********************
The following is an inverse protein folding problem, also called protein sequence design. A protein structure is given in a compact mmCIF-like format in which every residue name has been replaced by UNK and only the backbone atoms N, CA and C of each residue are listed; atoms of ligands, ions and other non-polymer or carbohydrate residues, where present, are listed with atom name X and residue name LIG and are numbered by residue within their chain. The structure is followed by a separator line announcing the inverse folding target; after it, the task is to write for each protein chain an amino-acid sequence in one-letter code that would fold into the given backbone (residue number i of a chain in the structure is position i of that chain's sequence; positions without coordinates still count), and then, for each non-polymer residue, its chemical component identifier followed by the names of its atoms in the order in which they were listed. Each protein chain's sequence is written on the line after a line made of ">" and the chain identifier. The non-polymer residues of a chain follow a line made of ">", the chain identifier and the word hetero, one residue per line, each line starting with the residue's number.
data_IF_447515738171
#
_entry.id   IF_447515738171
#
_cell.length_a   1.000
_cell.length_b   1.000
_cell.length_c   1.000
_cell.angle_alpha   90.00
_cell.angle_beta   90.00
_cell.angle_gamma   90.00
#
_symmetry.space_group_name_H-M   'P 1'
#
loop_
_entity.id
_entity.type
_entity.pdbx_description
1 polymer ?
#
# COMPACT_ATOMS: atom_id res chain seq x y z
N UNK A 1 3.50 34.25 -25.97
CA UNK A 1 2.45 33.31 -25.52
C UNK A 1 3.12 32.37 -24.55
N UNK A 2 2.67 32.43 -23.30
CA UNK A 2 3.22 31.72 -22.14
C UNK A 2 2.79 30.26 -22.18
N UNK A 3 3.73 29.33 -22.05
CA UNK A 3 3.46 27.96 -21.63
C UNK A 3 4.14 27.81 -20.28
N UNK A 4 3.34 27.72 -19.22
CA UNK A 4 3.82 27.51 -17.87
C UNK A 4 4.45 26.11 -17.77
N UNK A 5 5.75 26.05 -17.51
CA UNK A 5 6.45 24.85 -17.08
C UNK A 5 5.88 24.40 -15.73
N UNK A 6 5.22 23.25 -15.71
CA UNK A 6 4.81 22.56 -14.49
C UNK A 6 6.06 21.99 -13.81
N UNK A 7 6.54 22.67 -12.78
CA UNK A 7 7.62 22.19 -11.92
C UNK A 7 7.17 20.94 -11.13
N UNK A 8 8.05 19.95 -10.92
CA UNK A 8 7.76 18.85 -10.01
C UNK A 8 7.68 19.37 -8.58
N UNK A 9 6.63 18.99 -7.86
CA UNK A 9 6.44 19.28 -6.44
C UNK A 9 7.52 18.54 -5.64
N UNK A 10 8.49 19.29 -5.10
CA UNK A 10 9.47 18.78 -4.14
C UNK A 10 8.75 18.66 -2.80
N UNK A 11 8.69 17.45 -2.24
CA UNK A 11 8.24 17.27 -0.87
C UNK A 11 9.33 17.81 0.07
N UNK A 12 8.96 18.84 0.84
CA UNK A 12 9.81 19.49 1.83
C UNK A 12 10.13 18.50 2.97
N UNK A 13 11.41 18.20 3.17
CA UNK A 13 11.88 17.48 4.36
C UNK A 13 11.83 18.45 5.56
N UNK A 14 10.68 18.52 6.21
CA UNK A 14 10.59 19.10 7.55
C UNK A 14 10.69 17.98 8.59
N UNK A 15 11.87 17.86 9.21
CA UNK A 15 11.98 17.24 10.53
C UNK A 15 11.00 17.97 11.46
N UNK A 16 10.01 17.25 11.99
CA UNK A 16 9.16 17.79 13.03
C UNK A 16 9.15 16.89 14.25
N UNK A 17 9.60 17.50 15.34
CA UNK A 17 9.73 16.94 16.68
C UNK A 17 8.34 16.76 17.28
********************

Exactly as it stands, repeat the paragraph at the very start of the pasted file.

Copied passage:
The following is an inverse protein folding problem, also called protein sequence design. A protein structure is given in a compact mmCIF-like format in which every residue name has been replaced by UNK and only the backbone atoms N, CA and C of each residue are listed; atoms of ligands, ions and other non-polymer or carbohydrate residues, where present, are listed with atom name X and residue name LIG and are numbered by residue within their chain. The structure is followed by a separator line announcing the inverse folding target; after it, the task is to write for each protein chain an amino-acid sequence in one-letter code that would fold into the given backbone (residue number i of a chain in the structure is position i of that chain's sequence; positions without coordinates still count), and then, for each non-polymer residue, its chemical component identifier followed by the names of its atoms in the order in which they were listed. Each protein chain's sequence is written on the line after a line made of ">" and the chain identifier. The non-polymer residues of a chain follow a line made of ">", the chain identifier and the word hetero, one residue per line, each line starting with the residue's number.